While I was secretly snivelling on the sofa in the middle of the night last night, I looked this situation up online. Turns out there are six billion threads on mumsnet about ‘gender disappointment’. The general consensus is that it passes – it’s a very specific feeling, at a specific time. That helps. Haters who say that’s why you shouldn’t find out don’t. The advice is to find a name that you really love, and buy (the baby) a new outfit.
That’s a tough one, because I’ve been lusting after a colour palette of dove grey and soft pink for ages, and we can’t think of a single boy’s name that we really like. Not one. Loads of girl’s names though. Here, you might as well have them now: Daphne (Daffy Duck and Logie Bear you see – I know, a narrow escape), Phoebe (how cool is Phoebe French?), Celeste, Jemima (Mima), Cordelia (Cordy – she’s an actress I think).
They also say it’s often about recreating a relationship in your life. I can see that. Maybe it’s about repairing one too. The granny thing, which is really top of my poor-me list at the moment, is certainly to do with how utterly brilliant a granny my mum is. And how close I was to my granny when I was little.
But I also adore my dad, who can do no wrong in my eyes. And I was utterly vile to my brother when we were growing up – honestly, I can still feel and hear the hollowness as I punched his skinny back as hard as I could. My next-door neighbours’ two boys are some of the coolest and friendliest teenagers I know. They’re in a band together, for God’s sake. And maybe one of mine will be gay. Or at least a world-famous fashion designer.
Watching Logie and his little brother play together will surely dissolve all my prejudices about a decade of washing semen-stiffened sheets, grunts instead of conversations, computer games instead of Strictly and diary battles with daughters-in-law.
These are random what-ifs, and none of them help.
I just thought that writing them all down might make me feel better, because that’s what I do. I’m sorry if it offends. Like I said, these selfish, indulgent sadnesses aren’t something I’m proud of. Am I going to find it hard in future when friends have girls, especially if it gives them dual-sex offspring? I guess that’s just a tiny flavour of what it must be like when friends get pregnant, and you can’t. I am hugely lucky.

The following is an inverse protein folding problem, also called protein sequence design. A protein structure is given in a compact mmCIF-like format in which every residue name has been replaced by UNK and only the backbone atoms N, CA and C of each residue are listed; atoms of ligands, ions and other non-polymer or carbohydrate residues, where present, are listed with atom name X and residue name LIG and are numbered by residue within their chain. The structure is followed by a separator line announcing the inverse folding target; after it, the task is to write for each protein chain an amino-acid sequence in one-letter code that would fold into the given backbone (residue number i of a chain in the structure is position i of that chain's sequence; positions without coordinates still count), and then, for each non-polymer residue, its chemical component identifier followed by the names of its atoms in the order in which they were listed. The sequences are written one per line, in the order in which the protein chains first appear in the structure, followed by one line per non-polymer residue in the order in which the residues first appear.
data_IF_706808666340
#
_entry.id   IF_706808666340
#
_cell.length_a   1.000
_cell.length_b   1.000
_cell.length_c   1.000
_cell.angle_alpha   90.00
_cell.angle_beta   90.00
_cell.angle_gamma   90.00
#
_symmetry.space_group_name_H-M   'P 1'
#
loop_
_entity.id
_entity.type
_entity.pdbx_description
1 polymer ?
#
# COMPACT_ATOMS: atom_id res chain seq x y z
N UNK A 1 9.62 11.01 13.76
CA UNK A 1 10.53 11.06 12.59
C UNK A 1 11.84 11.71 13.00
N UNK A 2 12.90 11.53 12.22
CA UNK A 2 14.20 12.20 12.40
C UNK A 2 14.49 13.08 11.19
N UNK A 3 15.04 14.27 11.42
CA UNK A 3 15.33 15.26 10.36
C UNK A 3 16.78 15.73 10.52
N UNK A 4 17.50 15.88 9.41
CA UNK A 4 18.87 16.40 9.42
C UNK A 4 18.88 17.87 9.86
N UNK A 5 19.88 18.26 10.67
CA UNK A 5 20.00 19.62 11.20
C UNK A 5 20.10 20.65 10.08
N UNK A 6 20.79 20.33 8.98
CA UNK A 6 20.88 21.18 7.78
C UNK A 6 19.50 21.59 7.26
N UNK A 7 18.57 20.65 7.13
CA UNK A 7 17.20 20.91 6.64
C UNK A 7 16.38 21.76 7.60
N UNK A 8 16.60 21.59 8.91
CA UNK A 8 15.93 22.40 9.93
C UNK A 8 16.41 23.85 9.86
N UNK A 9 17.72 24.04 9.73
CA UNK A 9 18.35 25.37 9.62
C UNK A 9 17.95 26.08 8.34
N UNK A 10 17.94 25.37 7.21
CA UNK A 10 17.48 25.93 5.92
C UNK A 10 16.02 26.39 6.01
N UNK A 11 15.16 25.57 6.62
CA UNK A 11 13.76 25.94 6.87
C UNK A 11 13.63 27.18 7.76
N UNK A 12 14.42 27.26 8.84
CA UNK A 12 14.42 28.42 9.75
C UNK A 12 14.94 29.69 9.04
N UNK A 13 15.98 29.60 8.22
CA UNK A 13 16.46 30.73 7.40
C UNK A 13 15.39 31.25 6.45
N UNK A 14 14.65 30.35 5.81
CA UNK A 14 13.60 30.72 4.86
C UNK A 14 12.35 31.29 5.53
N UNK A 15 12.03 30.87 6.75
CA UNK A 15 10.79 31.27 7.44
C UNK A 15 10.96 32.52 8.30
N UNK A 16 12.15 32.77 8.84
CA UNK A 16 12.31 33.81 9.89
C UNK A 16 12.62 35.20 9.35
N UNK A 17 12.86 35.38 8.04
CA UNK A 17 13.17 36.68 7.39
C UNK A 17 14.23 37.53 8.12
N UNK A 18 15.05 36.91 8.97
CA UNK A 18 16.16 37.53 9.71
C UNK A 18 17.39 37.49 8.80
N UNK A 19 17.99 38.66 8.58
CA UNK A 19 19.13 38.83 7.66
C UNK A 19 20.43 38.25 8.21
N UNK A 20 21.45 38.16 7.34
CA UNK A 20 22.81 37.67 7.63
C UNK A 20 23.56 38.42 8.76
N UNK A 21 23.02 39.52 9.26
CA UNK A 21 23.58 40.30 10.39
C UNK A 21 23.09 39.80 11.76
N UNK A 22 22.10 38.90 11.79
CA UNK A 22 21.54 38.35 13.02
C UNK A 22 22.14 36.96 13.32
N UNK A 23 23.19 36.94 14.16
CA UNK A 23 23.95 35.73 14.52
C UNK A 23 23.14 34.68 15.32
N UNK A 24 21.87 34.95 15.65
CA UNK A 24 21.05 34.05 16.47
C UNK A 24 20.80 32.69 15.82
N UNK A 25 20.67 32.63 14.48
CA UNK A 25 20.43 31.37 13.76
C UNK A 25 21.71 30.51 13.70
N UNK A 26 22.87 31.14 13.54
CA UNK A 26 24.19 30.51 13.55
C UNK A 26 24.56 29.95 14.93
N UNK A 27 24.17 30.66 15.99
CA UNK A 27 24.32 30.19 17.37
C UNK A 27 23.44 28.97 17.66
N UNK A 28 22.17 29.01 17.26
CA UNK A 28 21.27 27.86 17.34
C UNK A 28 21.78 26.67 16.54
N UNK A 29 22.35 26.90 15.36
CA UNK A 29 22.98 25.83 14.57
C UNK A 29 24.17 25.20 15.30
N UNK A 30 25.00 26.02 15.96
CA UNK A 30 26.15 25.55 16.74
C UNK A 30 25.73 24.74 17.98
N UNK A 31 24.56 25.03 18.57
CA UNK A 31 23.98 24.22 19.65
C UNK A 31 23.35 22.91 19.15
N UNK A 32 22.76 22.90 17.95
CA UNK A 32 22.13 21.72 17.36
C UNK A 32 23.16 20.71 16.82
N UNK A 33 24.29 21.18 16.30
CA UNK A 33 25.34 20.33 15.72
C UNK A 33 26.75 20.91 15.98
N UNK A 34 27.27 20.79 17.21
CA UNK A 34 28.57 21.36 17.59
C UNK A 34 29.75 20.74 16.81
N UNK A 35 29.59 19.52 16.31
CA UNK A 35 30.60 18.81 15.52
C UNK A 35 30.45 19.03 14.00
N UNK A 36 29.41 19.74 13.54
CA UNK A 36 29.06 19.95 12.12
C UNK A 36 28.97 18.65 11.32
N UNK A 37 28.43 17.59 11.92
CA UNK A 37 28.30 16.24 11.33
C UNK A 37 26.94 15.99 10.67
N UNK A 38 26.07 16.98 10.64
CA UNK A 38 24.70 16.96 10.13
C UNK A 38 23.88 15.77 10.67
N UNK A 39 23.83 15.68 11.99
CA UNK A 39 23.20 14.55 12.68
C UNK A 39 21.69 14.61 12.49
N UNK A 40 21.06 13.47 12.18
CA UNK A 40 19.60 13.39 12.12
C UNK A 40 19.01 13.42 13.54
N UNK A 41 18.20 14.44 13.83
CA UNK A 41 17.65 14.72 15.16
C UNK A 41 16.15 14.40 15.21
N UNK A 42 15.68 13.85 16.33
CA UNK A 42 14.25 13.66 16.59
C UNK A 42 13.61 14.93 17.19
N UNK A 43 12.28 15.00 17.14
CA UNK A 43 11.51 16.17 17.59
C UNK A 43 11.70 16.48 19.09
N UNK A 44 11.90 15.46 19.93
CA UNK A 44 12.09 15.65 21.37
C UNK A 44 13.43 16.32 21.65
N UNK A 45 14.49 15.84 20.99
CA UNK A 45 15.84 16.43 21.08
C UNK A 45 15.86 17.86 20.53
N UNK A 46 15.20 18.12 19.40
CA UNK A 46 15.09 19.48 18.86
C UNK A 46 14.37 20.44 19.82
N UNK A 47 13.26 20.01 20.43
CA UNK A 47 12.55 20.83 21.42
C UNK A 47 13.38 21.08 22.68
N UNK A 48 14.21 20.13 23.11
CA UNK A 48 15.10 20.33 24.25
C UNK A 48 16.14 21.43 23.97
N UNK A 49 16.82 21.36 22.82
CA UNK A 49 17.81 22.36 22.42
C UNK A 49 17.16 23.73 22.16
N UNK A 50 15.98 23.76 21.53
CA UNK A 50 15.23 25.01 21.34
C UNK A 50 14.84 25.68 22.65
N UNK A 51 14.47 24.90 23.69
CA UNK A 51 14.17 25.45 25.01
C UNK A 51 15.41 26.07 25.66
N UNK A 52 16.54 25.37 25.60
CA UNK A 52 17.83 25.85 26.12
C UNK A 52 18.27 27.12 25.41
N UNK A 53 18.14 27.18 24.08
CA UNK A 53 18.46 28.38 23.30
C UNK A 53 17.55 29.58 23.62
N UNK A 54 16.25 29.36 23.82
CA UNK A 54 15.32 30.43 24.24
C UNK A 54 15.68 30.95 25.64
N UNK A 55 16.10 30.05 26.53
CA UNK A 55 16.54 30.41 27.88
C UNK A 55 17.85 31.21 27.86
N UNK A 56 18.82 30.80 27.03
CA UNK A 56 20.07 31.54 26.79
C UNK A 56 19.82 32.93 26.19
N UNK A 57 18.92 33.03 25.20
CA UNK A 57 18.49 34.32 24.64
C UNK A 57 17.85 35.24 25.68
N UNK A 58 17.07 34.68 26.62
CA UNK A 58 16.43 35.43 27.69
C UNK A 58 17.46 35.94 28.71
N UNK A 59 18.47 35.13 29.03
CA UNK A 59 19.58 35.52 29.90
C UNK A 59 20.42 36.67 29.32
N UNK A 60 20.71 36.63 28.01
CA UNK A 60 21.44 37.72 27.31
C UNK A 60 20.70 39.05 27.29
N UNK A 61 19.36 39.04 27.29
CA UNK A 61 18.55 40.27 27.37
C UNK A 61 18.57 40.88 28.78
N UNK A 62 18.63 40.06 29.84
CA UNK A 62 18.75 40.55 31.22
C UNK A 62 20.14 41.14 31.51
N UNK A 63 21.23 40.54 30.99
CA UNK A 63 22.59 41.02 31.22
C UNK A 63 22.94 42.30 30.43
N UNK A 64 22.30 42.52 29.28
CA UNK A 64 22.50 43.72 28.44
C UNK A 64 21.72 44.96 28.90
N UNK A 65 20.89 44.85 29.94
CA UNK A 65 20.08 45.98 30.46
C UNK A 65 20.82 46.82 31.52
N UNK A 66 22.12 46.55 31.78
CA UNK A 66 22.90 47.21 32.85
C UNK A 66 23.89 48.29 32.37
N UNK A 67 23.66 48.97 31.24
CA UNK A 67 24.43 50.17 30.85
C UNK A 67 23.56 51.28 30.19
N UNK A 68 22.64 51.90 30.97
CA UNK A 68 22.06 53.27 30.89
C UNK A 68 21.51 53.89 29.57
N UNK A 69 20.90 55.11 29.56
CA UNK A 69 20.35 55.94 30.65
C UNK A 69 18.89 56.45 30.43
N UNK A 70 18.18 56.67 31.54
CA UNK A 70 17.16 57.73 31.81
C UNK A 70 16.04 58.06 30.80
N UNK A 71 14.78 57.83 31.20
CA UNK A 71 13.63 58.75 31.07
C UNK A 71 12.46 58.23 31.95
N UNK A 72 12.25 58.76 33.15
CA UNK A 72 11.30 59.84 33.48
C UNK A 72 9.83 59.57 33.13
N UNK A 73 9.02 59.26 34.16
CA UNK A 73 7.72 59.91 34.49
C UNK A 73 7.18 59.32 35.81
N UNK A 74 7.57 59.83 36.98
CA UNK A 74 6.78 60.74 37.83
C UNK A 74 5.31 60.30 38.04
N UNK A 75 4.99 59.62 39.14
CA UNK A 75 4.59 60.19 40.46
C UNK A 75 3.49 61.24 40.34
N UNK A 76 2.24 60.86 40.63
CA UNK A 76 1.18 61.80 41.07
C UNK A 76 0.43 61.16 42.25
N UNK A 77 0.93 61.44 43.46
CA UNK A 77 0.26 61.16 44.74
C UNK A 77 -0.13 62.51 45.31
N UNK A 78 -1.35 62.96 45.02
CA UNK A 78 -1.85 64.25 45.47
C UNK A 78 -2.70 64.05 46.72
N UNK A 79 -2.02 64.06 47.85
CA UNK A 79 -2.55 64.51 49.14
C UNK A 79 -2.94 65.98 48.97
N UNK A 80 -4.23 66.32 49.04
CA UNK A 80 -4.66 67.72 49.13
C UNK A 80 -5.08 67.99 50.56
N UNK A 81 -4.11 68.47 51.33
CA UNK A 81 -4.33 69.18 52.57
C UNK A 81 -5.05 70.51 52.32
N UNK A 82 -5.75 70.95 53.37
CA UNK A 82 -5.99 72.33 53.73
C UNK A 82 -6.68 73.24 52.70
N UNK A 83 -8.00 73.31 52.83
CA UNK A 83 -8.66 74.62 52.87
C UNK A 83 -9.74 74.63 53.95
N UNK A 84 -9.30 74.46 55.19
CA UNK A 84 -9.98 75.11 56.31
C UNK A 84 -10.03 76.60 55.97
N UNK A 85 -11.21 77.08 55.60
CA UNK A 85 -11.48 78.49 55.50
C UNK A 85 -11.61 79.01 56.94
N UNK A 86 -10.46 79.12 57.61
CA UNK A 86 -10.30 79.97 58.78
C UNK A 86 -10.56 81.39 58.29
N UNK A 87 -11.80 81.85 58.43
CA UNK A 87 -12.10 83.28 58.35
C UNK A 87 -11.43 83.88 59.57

I just need a bit of time to get used to the idea.
If I was Henry VIII’s wife, I would be getting a f***-off bit of jewellery right now. Perhaps a county of my own too. Instead, I am Jon’s wife. Jon, who is just about the loveliest husband and father in the entire species. He thought it was a girl too, but is over the moon that it’s a healthy boy, and getting all excited and saying all the right things. Not things like ‘My kind is going to be outnumbered three to one’. He even took me into Tiffany’s on the way to the cinema last night, to try on eternity rings. Turns out he’d have actually bought one there and then! But I think it should be for my birthday, if at all, after I’ve delivered the goods, and have stopped being so ungrateful.
Wow, that last bit really sounded bad. Let me leave you with a different image instead. Logie has learnt how to put on his coat ‘the montessori way’ at nursery. It’s a little bit like President Barlet’s jacket technique in the West Wing. Or a trainee superhero getting tangled up in his cape. But it’s so unbearably sweet, and proud-making. I can’t wait for him to teach his little brother.
Since writing this, Lucy has had her second son. I have yet to meet him, but he looks beautiful – and she is totally in love with him already. Keep up with her blog here.
For more on gender selection, check out Alex’s recent article
for The Daily Telegraph. Would you
choose the sex of your child if you could?
Picture: Vintage Confections at Etsy